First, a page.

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Perface With the onset of the computer and email, it seems these days, we are less likely to send a card in the mail. However, email falls short of the personal touch that comes with writing out a card combined with the recipient’s physical interaction when they receive it. There is something very special about receiving personal mail, whether it’s a greeting card, an invitation, a thankyou card, an anniversary card, a birthday card or a birth announcement. We, as designers, are setting the stage for a very intimate moment. When an invitation goes out in the mail, it’s specific for one person and in some cases, it’s personalised. The other extreme would be the billboard advertisements or the subway ads we see, which are used to inform a massive amount of people in a public space in a very general, nonspecific way. However, the card, no matter what it’s about, is very intimate. Even promotional mail, if designed right, can catch the attention of a prospective client. So what makes a card successful? For me, it has to have some level of personalisation to it (besides the address on the outside) and it has to speak to the person in a way that they can understand. Even before opening personal mail, too many times we’ll quickly sort through the junk mail. So, some of the magic has to happen on the outside of the envelope. For example, a hand-written address (instead of one that’s been stamped on by a mass mailing company), a different coloured envelope or a custom size could be the enabling device that catches that person’s attention. As designers, we need to think about the envelope that’s carrying the card as much as the card itself. Then, when I do take the card out, I like a little bit of a surprise. Is there a colour change, a distinct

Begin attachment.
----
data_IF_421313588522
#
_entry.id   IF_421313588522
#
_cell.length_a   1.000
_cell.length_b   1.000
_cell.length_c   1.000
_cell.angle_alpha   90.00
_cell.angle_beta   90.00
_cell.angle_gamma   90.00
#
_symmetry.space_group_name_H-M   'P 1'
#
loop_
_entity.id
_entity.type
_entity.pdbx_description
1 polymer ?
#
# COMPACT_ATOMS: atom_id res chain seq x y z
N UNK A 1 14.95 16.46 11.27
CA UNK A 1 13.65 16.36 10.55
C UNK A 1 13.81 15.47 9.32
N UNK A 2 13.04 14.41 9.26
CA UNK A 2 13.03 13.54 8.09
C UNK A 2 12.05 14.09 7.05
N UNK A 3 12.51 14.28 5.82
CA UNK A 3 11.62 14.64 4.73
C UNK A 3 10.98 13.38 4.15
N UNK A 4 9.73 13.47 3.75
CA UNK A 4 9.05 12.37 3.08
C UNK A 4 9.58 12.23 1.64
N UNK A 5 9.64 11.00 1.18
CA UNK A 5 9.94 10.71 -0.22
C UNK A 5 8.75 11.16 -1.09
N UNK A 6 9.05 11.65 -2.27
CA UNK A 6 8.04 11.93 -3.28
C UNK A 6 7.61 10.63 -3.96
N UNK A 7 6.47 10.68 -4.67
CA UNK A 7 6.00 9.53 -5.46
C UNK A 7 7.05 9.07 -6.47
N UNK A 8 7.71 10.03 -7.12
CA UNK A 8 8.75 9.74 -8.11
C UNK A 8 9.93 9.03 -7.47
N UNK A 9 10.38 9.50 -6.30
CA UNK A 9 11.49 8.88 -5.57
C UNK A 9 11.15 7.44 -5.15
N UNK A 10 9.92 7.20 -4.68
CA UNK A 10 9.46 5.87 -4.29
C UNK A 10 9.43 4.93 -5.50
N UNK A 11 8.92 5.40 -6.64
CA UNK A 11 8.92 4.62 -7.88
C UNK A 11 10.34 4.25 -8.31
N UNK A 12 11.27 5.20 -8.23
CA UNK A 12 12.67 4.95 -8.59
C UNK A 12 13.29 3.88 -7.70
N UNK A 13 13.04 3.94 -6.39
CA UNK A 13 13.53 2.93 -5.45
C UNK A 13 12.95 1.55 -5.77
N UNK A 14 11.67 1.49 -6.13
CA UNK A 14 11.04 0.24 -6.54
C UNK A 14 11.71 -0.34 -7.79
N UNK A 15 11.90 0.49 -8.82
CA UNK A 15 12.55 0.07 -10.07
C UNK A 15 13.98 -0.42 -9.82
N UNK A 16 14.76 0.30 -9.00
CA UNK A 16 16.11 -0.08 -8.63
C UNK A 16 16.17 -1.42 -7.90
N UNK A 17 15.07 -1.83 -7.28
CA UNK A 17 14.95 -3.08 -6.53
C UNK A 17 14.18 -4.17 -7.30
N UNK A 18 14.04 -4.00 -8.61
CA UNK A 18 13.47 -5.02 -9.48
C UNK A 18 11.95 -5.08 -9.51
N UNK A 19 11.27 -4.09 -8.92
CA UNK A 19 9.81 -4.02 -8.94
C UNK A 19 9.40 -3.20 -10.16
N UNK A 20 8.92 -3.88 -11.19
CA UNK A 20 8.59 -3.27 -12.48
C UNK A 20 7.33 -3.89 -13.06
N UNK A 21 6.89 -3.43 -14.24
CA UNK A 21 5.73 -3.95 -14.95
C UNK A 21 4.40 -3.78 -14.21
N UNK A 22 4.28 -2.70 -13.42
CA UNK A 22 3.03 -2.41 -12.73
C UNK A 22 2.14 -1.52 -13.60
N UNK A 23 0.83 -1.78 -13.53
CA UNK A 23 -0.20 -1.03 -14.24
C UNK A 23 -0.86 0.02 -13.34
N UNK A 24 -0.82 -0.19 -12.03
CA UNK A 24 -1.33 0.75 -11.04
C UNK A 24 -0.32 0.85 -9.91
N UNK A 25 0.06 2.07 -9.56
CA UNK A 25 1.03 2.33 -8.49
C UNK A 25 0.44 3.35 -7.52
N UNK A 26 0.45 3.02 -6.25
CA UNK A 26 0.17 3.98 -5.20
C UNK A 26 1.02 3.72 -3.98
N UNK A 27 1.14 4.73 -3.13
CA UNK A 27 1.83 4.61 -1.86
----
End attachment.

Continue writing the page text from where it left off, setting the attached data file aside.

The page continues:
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Card Design  

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